H.eart - While a number of cliches could be used here, the reality is that too many players today just go through the motions, whether it be in their training or games. How can this be? The missing ingredient often times is heart. Without a heart, there is no life. On the diamond, without heart there is no passion. Nobody can force passion on you. It must come from within and you are the one responsible for bringing it every day. At the end of the day, remember why you play baseball in the first place...because it is fun and you enjoy it! This should shine through every time you get a chance to play this great game.

 

“Wherever you are, be all there!” - Jim Elliot

 

A.ttitude - Attitude is one of the most important aspects of being a great player. There is no excuse for a bad attitude at any point, or at any time. Why? Because it is one of only three things you have the power to control in this game (effort & actions to be a great teammate being the other two!). Have you ever seen a player with a good attitude have bad body language? I haven’t either. Body language is a direct reflection of your attitude. In baseball and in life, it is a question of “when” not “if” adversity will strike. How will you respond? What kind of attitude will you have? Remember, attitude is a choice and no one gets to decide what your attitude is except for you!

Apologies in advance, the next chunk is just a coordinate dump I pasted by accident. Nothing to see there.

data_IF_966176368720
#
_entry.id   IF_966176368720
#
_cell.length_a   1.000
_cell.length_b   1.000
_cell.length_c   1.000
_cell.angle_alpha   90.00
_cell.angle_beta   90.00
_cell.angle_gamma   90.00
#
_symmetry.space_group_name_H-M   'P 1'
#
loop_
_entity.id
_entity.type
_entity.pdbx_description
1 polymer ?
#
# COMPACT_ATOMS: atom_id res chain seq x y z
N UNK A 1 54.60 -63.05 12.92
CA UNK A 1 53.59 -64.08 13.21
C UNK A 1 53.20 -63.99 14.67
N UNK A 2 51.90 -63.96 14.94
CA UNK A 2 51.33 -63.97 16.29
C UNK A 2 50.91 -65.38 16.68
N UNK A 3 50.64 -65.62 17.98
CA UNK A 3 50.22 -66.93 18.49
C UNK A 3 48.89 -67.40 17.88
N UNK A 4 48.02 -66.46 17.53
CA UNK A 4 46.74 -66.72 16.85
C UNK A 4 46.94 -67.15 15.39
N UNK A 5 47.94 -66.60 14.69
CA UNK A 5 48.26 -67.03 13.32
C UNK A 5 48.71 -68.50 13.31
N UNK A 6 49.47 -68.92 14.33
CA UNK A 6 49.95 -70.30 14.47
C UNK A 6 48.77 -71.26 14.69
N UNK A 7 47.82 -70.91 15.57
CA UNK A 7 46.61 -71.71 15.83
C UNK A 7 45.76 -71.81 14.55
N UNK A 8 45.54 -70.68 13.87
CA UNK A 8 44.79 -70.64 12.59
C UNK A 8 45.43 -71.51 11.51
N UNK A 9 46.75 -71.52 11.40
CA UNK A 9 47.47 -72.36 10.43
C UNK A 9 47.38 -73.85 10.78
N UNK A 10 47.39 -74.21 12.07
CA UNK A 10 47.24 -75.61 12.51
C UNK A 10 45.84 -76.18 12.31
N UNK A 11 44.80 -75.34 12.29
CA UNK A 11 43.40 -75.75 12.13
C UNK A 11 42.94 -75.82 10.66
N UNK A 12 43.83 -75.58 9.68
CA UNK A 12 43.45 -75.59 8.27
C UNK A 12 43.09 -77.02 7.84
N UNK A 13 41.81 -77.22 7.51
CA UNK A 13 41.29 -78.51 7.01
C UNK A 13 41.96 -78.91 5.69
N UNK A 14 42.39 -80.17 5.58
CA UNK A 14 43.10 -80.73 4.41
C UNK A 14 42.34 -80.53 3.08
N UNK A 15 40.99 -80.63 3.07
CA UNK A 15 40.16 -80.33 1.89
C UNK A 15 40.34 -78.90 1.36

“Get To” vs. “Have To” - Brian Cain

“Attitude is a little thing that makes a big difference.” - Winston Churchill

 

R.espect - Earning the respect of your teammates and coaches is one of the most rewarding things you can do as an athlete. Typically, respect is earned over time by doing the right things on a consistent basis. While earning respect is a great thing, it is even more important to demonstrate respect as well. All Chargers players are expected to...

 

  • Respect the game by giving your best effort all the time.

  • Respect your coaches regardless of if you agree or disagree with the decisions they make

  • Respect your teammates because they are your brothers.